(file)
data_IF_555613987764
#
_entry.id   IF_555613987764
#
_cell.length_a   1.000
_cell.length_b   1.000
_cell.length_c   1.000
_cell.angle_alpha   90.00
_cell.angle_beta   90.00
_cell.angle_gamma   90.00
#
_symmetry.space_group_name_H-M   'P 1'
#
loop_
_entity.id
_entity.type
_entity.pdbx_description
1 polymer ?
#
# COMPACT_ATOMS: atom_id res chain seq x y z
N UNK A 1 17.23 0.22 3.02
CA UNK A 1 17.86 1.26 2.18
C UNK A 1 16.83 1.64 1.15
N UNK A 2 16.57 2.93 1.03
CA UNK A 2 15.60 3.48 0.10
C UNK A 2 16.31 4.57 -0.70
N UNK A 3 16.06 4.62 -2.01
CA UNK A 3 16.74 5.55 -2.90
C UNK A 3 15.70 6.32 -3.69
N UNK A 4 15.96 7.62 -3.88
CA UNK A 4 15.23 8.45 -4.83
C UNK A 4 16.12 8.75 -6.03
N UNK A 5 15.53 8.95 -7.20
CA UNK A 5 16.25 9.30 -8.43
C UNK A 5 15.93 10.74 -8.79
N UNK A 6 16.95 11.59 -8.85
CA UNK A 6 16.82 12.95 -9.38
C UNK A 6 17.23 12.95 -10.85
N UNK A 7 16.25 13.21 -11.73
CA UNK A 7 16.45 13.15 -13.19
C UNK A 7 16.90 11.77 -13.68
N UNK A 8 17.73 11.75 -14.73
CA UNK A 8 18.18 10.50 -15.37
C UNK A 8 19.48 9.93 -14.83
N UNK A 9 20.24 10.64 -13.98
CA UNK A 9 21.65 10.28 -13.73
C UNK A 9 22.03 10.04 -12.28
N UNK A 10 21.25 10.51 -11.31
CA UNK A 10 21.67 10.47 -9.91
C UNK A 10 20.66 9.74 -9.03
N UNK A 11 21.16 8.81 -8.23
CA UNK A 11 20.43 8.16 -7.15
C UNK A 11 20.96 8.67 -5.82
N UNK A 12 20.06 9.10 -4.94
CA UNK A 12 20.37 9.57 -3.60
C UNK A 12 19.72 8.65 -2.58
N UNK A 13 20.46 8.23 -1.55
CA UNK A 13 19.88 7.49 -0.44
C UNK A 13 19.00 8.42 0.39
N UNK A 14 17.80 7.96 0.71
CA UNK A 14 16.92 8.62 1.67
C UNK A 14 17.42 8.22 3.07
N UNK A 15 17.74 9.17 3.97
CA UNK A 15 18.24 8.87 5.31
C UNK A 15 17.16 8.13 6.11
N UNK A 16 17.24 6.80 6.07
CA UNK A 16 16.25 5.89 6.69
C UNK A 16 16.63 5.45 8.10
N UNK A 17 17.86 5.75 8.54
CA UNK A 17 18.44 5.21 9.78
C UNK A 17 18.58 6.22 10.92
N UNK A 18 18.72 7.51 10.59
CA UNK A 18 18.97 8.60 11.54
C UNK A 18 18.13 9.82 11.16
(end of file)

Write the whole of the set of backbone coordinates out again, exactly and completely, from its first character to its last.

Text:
data_IF_555613987764
#
_entry.id   IF_555613987764
#
_cell.length_a   1.000
_cell.length_b   1.000
_cell.length_c   1.000
_cell.angle_alpha   90.00
_cell.angle_beta   90.00
_cell.angle_gamma   90.00
#
_symmetry.space_group_name_H-M   'P 1'
#
loop_
_entity.id
_entity.type
_entity.pdbx_description
1 polymer ?
#
# COMPACT_ATOMS: atom_id res chain seq x y z
N UNK A 1 17.23 0.22 3.02
CA UNK A 1 17.86 1.26 2.18
C UNK A 1 16.83 1.64 1.15
N UNK A 2 16.57 2.93 1.03
CA UNK A 2 15.60 3.48 0.10
C UNK A 2 16.31 4.57 -0.70
N UNK A 3 16.06 4.62 -2.01
CA UNK A 3 16.74 5.55 -2.90
C UNK A 3 15.70 6.32 -3.69
N UNK A 4 15.96 7.62 -3.88
CA UNK A 4 15.23 8.45 -4.83
C UNK A 4 16.12 8.75 -6.03
N UNK A 5 15.53 8.95 -7.20
CA UNK A 5 16.25 9.30 -8.43
C UNK A 5 15.93 10.74 -8.79
N UNK A 6 16.95 11.59 -8.85
CA UNK A 6 16.82 12.95 -9.38
C UNK A 6 17.23 12.95 -10.85
N UNK A 7 16.25 13.21 -11.73
CA UNK A 7 16.45 13.15 -13.19
C UNK A 7 16.90 11.77 -13.68
N UNK A 8 17.73 11.75 -14.73
CA UNK A 8 18.18 10.50 -15.37
C UNK A 8 19.48 9.93 -14.83
N UNK A 9 20.24 10.64 -13.98
CA UNK A 9 21.65 10.28 -13.73
C UNK A 9 22.03 10.04 -12.28
N UNK A 10 21.25 10.51 -11.31
CA UNK A 10 21.67 10.47 -9.91
C UNK A 10 20.66 9.74 -9.03
N UNK A 11 21.16 8.81 -8.23
CA UNK A 11 20.43 8.16 -7.15
C UNK A 11 20.96 8.67 -5.82
N UNK A 12 20.06 9.10 -4.94
CA UNK A 12 20.37 9.57 -3.60
C UNK A 12 19.72 8.65 -2.58
N UNK A 13 20.46 8.23 -1.55
CA UNK A 13 19.88 7.49 -0.44
C UNK A 13 19.00 8.42 0.39
N UNK A 14 17.80 7.96 0.71
CA UNK A 14 16.92 8.62 1.67
C UNK A 14 17.42 8.22 3.07
N UNK A 15 17.74 9.17 3.97
CA UNK A 15 18.24 8.87 5.31
C UNK A 15 17.16 8.13 6.11
N UNK A 16 17.24 6.80 6.07
CA UNK A 16 16.25 5.89 6.69
C UNK A 16 16.63 5.45 8.10
N UNK A 17 17.86 5.75 8.54
CA UNK A 17 18.44 5.21 9.78
C UNK A 17 18.58 6.22 10.92
N UNK A 18 18.72 7.51 10.59
CA UNK A 18 18.97 8.60 11.54
C UNK A 18 18.13 9.82 11.16